Blockchain does have the potential to truly transform this, but only if we consciously choose to adopt blockchain applications and protocols that support this.

I think the onus is on all of us to ensure we help support and build toward the type of world we want to live in in the future. – Janine Grainger

 


Disclaimer: The above references an opinion and is for informational purposes only. Do not take this as personalised financial or investment advice. The opinions expressed by the author do not represent the opinion of BitPrime.

Last updated: 19/03/2019

 

[INFOGRAPHIC] 3 Notorious Fintech Challenges and the Epic Growth of the Industry

Fintech Challenges

3 Notorious Fintech Challenges and the Epic Growth of the Industry

Financial technology (fintech) continues to play a significant role in many positive changes we experience in the sector. With the growth of the financial industry, many existing and new businesses have not been left behind. Most of them use one or more fintech forms in their daily commercial operations. But, even as adoption of the tech continues to widen, users still face some fintech challenges. According to the infographic below by Carsurance, some of its popular disruptions include internet banking, mobile banking, digital money, blockchain and cryptocurrencies, to name a few.

In this post, we’ll analyse three of the most notorious challenges in the fintech space and take a look at the evolution of the fintech industry.

Insecurity

Insecurity has always been a big challenge when it comes to technology. Fintech-based businesses have been some of the worst affected in recent times.

Every day, cybercriminals find more sophisticated ways of perpetrating their acts, sometimes rendering the affected businesses total failures.

Take, for instance, various cryptocurrency exchanges that have been hacked in the past, leading to the loss of millions of dollars in investor funds. Such cases are reasons that hinder the cryptocurrency sector from realising its full potential.

Firms need to put in place adequate control measures, educate users, and invest heavily in their teams to build skills in accordance with the current market safety practices.

 

Overwhelming Regulations

Smaller businesses find it challenging to implement the ever-changing regulations in the technology sector. But what is even more challenging is complying with varied global standards, especially for the multinational companies. While their larger counterparts may get through easily, smaller firms have minimal resources that may bring about serious compliance issues.

To that effect, firms must involve themselves in the activities of the regulators to set achievable and mutually beneficial rules and regulations. Also, fintech firms should consider teaming up with other firms to enjoy economies of scale.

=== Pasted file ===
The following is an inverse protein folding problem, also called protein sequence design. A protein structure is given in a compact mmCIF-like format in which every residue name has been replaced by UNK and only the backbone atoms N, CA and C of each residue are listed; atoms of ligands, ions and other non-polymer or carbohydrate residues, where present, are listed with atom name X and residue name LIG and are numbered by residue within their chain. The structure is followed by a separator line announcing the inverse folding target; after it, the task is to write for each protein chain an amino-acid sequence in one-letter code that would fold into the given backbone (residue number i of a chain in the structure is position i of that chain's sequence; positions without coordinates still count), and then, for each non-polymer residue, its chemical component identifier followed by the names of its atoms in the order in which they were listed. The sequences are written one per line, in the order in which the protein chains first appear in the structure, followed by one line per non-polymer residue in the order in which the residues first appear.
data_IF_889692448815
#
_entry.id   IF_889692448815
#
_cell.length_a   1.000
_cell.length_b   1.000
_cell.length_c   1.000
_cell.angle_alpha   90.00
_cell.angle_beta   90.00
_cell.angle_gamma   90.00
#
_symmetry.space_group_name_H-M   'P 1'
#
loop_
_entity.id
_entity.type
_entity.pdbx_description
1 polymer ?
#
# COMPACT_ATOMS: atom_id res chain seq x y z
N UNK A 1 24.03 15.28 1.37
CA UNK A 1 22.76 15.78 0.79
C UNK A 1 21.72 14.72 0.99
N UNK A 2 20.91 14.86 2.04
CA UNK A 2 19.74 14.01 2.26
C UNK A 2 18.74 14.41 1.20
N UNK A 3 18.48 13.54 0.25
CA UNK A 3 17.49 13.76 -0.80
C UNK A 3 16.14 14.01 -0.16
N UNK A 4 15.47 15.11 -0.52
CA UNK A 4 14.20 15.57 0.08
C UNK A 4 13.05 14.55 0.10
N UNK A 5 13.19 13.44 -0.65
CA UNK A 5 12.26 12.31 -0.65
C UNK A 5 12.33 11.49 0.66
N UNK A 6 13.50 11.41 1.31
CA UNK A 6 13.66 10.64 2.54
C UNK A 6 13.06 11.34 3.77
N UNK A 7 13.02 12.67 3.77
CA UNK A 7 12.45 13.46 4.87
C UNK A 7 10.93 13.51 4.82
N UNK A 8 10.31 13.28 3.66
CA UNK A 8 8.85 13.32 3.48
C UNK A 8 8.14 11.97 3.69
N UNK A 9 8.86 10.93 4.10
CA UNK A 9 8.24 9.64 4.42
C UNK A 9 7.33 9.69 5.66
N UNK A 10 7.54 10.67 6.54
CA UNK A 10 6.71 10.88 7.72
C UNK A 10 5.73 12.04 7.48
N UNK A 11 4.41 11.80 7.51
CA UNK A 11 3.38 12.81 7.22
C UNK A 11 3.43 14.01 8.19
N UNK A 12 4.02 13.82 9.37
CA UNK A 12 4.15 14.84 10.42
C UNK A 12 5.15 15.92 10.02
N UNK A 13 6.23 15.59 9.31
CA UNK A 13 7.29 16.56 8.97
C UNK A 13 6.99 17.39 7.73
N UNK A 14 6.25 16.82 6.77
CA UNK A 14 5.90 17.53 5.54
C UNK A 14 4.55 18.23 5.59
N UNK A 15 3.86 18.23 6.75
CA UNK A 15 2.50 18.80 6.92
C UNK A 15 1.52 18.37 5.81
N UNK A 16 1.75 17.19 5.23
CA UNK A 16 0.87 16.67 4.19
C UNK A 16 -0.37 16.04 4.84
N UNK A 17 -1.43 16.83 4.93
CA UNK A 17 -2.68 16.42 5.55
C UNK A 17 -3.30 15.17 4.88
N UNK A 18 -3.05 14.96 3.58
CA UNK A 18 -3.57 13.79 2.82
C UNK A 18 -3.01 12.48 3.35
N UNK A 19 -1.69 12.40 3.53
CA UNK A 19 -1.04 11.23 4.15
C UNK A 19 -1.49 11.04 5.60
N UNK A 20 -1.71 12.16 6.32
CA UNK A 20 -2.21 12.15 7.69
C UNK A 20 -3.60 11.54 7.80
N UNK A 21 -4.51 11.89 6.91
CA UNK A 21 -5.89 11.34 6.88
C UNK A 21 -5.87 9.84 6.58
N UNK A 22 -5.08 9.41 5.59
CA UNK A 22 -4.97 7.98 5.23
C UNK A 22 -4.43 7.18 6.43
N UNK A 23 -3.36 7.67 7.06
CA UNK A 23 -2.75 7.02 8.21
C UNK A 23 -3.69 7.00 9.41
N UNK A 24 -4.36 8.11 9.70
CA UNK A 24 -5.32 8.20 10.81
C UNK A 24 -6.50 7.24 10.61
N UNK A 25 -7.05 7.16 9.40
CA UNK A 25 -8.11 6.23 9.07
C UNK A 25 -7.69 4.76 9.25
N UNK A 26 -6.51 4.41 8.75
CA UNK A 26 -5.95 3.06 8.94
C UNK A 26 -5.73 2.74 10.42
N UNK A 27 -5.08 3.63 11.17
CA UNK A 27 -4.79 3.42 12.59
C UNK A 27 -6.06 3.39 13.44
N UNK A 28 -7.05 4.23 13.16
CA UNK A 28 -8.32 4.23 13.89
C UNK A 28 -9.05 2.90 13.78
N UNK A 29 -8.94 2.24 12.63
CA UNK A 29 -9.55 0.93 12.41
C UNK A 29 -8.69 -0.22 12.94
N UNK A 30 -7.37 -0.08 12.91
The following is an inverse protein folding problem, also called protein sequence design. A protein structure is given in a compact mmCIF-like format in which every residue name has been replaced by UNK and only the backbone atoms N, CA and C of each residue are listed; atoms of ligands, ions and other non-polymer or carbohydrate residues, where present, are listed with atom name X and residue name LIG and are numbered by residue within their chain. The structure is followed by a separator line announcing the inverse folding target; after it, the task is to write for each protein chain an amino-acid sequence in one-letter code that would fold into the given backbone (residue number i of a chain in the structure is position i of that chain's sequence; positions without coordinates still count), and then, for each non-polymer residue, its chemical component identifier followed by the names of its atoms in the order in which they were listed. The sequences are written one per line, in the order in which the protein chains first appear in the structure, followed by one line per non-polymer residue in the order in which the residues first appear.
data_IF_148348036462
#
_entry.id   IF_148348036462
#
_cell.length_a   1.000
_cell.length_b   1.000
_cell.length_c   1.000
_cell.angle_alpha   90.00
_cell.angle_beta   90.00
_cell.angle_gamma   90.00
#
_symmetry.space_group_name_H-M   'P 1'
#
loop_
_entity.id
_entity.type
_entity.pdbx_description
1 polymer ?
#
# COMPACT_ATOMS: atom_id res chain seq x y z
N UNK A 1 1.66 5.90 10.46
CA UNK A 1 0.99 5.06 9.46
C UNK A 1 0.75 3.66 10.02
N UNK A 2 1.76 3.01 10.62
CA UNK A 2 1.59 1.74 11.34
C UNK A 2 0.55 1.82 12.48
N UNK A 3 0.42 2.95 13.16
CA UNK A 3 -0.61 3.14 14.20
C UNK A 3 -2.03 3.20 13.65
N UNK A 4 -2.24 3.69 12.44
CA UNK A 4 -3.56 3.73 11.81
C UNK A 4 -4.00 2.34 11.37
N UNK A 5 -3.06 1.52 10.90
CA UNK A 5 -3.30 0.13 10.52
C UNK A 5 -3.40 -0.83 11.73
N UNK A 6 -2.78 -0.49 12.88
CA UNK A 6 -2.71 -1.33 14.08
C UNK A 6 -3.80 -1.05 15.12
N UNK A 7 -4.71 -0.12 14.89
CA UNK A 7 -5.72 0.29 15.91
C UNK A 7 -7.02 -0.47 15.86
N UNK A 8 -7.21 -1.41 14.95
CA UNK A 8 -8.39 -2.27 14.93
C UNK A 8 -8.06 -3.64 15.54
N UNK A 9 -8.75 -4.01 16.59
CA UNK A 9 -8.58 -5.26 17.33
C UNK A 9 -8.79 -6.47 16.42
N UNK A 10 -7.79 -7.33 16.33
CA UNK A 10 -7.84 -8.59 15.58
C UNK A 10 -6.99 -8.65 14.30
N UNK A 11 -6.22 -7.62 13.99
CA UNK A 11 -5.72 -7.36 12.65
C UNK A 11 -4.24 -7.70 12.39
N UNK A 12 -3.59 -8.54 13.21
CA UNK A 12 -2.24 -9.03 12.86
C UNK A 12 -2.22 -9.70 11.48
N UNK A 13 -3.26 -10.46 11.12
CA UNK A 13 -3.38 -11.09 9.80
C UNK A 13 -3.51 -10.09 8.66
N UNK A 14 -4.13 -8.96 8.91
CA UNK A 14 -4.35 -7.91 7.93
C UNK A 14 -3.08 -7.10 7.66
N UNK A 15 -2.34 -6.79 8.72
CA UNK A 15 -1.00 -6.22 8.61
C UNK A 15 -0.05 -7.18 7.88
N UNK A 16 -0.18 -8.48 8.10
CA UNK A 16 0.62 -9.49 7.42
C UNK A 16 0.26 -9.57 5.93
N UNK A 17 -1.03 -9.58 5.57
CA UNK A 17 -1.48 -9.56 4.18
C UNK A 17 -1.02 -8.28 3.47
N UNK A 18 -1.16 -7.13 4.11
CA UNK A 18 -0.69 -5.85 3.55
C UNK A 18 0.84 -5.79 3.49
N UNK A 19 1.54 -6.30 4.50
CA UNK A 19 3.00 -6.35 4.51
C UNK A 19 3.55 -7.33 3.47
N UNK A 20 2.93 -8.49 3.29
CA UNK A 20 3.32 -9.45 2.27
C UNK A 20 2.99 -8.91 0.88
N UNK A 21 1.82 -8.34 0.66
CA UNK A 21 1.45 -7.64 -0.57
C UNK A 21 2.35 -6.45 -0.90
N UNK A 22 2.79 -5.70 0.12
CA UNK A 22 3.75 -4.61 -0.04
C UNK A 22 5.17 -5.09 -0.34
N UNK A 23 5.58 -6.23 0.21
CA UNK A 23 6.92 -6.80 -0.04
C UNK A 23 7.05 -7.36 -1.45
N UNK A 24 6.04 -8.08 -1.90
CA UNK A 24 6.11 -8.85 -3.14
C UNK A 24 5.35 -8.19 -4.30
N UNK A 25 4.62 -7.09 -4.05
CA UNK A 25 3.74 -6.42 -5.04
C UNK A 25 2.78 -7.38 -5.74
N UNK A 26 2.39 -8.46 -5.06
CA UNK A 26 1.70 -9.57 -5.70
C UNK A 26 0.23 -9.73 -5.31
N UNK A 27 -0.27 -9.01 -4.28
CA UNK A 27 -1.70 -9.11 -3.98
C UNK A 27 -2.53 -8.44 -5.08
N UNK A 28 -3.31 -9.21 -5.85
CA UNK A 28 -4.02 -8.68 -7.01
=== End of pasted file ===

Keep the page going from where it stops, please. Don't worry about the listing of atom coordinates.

Not Maintaining the Human Touch

Fintech has been described by many as the ultimate disruptive force in the finance sector. Hence, adding a human touch in its development and implementation will undoubtedly make the technology more acceptable to consumers.

Financial businesses need to invest more in AIs and machine learning if these systems are to resonate better with humans. Moreover, companies that don’t have human touch in their technology are prone to IT meltdowns, pretty much like the one that occurred with TSB (UK bank, not NZ’s Taranaki Savings Bank) leaving hundreds of customers without access to their accounts.

To avoid these and more issues, fintech companies need to put in place more consumer-focused systems. This will improve the consumer experience, which should be the ultimate goal of every business.

 

Final Thoughts

In conclusion, each and every form of technology has its own challenges. While they may sometimes result in more significant problems, fintech companies need to invest heavily in research and development to devise better techs geared towards consumer needs.

 

fintech challenges
Infographic made by our friends at Carsurance.

Tethered To What?

tether USDT USD audit terms of service

Tethered To What?

The internet has been awash with talk of the recent update to Tether‘s terms of service. It was quietly updated on the 26th of February and announced via a recent Reddit post.

 

tether USDT terms of service reddit

 

Not only is it in the statement in their terms of service but also on their homepage.

 

” 1.1.32 “Reserves” means traditional currency and cash equivalents and, from time to time, may include other assets and receivables from loans made by Tether to third parties, which may include affiliated entities;” -https://tether.to/legal/

Dodgy Loans

So what exactly do they mean by ”may include other assets and receivables from loans made by Tether to third parties, which may include affiliated entities”? It sounds like they are admitting to the fact they‘ve been loaning US dollars to related parties for some time. I think there‘s a good chance that one of those related parties is Bitfinex.

I‘ll be honest with you, I‘m not a fan of USDT. There have too many red flags and questions gone unanswered. Tether sacked their auditor back in early 2018, citing ”excruciatingly detailed procedures” as the reason for the decision. Bitfinexéd published a superb analysis of the decision.

 

tether USDT audit bitfinex

 

What did Tether say about the recent update to their terms?

In a statement to The Block:

”Our most recent revisions were intended to update our disclosures to reflect Tether’s growth and operations and to be consistent with the types of disclosures used by other institutions… The only change is that the composition of the assets that provide that backing includes a combination of cash, cash equivalents, and may also include other assets or receivables from loans issued by Tether.” -Tether (abridged)

Having confidence in an asset-backed token requires:

1. The issuer holds the amount of assets they say they do

2. The assets are in the form they say they are

 

tether USDT terms of service tos tweet